Do we still need cash?

by Mark Ward January 23, 2017

Do we still need cash?

We've talked many times in our articles about the need to keep a small amount of cash in your minimalist wallet. Overwhelmingly there are more reasons why we still need cash as individuals, economies, and yes, even governments. So do we still need cash?

Yes, for the following reasons:

  • Not everyone has a bank account
  • Not every person or business takes cards
  • Something will end up taking its place
  • Cash is essential in a crisis
  • It's anonymous
  • We already tried and it didn't work

​Not Everyone has a Bank Account

Believe it or not, there are a sizable number of people who do not have a bank account. Even with most American's performing electronic purchases and transfers, there is almost 8% of the population who does not have a bank checking or savings account. Over 60% of these people used to have bank accounts, but due to poor management the system that was their key to all kinds of services, turned into penalties and lost opportunities. For people in this category, do they still need cash?  Well, cash is still king, and their only access to goods and services.

Not Every Person or Business takes Cards

With the ubiquity of credit and debit cards you'd think every business would accept them. Well, you'd be wrong. Businesses who accept credit cards must pay upwards of 4% of the total amount in fees back to credit card processors which cuts into their profit margins. To this end, many will only accept credit cards for payments exceeding a certain amount. Anything less and you're expected to pay in cash. Never leave home without emergency cash. So far, do we still need cash?  Yes we do.

Something will end up taking its place

It's an economic and sociological principle. When a hole of opportunity opens up, something will fill it. When the flexibility of cash is removed, then something else will take its place. In countries where governments have tried to remove cash from their system to enable ultimate capture of taxable activity, other methods, or alternate currencies have taken its place. People are inventive and won't be restricted by any governments Orwellian adventures.

Cash is essential in a crisis

Ever been in a situation where the power is out? What about when the cabby can't take your card? What about the bell-hop? At the flea market, street food vendor, little girls lemonade stand? The situations can be endless, and just as inconveniencing when you realize you can't use your card to pay. We've even talked about the need to carry cash as one of the top 5 things you should have in your wallet. That's when it's time to pull out the emergency cash you keep stored in you minimal wallet. With the availability of even small amounts of cash, you can still function. These scenarios also demonstrate why a fully digital payment system will never materialize. Physical money will never by replaced and is always the lowest common denominator when something goes wrong and commerce need to happen.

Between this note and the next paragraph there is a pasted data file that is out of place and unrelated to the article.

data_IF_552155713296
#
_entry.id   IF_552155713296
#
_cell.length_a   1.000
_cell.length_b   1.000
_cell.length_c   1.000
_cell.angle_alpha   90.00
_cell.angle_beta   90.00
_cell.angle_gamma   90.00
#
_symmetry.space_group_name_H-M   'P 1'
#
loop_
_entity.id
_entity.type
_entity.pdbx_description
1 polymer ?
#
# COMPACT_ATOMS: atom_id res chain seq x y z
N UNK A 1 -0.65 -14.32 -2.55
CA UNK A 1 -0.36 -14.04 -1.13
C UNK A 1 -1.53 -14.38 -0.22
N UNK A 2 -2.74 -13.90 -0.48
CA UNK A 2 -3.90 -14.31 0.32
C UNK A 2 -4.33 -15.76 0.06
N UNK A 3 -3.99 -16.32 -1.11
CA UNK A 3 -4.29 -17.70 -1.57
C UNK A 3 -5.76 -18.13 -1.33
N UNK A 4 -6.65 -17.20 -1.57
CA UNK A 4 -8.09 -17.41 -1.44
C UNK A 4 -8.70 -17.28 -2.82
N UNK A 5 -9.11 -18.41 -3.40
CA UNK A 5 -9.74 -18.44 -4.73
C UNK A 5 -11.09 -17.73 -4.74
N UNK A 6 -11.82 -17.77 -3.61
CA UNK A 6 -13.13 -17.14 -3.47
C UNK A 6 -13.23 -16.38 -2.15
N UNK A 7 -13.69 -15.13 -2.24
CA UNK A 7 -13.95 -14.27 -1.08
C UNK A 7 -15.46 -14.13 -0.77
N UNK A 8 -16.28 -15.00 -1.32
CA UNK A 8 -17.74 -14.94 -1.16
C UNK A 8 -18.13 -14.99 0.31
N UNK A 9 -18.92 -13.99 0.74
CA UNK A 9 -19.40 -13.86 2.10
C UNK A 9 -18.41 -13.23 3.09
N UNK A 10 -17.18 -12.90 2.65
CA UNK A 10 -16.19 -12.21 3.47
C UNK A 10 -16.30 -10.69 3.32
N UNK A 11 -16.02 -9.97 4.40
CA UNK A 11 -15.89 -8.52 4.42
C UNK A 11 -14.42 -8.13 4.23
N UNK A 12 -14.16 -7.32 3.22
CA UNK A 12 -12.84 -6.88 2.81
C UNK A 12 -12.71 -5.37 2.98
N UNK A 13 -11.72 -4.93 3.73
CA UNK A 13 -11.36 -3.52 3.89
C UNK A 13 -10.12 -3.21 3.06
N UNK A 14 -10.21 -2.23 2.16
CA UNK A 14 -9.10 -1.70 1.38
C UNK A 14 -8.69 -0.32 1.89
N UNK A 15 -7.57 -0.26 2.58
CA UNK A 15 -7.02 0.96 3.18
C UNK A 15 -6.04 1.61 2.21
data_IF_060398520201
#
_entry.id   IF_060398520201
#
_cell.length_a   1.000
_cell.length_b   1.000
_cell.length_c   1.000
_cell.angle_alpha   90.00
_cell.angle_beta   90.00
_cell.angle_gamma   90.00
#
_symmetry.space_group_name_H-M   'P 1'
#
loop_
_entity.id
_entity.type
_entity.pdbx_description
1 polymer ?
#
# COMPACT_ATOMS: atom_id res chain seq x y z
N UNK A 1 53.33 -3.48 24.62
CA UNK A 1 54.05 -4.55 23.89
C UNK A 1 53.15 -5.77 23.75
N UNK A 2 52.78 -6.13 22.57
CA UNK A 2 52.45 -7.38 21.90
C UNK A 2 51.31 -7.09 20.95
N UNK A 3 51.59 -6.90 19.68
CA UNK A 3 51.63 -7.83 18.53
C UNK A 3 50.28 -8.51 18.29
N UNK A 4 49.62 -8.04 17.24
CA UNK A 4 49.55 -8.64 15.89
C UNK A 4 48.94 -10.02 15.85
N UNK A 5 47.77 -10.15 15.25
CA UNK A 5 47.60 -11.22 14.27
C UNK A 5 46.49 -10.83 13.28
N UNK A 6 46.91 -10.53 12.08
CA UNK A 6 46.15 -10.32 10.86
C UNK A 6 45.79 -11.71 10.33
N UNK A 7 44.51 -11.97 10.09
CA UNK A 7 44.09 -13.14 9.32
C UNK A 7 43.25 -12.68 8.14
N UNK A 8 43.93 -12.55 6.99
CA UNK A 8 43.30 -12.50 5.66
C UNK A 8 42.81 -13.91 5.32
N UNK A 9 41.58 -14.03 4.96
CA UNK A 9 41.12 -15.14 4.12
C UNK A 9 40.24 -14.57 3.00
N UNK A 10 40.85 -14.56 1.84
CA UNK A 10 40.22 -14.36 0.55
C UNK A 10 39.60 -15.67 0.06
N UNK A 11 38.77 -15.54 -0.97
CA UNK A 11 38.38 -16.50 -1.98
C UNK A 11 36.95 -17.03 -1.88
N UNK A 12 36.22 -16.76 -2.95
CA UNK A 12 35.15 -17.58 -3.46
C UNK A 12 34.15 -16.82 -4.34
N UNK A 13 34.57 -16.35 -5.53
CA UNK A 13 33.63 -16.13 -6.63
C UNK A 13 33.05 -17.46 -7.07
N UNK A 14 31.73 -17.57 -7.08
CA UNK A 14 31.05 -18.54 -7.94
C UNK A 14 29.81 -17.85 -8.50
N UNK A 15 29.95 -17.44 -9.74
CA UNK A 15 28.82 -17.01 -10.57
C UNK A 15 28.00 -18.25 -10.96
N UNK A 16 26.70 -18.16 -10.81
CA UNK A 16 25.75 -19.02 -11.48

It's anonymous

Many people like using cash because its anonymous. With digital payments, every transaction is recorded and sold to retailers and others for marketing profits. Through our purchasing habits and routines we're providing insight into our own lives. Comfortable with that? If so, then we're done with this topic, but if not, then cash is your thing. For small items it also helps to use cash if you're not comfortable with the vendor and the safety of your credit card information. Regardless, for people who don't like government oversight of everything purchased, cash is their go-to.

We already tried and it didn't work.

Have we forgotten that in the 1970's the death knell for cash was already being rung due to the expanding growth of credit cards. We've seen it going for 40 years now and it has yet to overtake cash completely. The story is revisited and is as old as money itself. There's always a plan to replace it, but in the end, it always stays.

That being said, we're truly in a "cash low" society now as expressed by Georgia State University. It won't go away, but we're about as low as it can go before we end up moving to alternate currencies.

So do we still need cash? Cash is still king.

Mark Ward
Mark Ward


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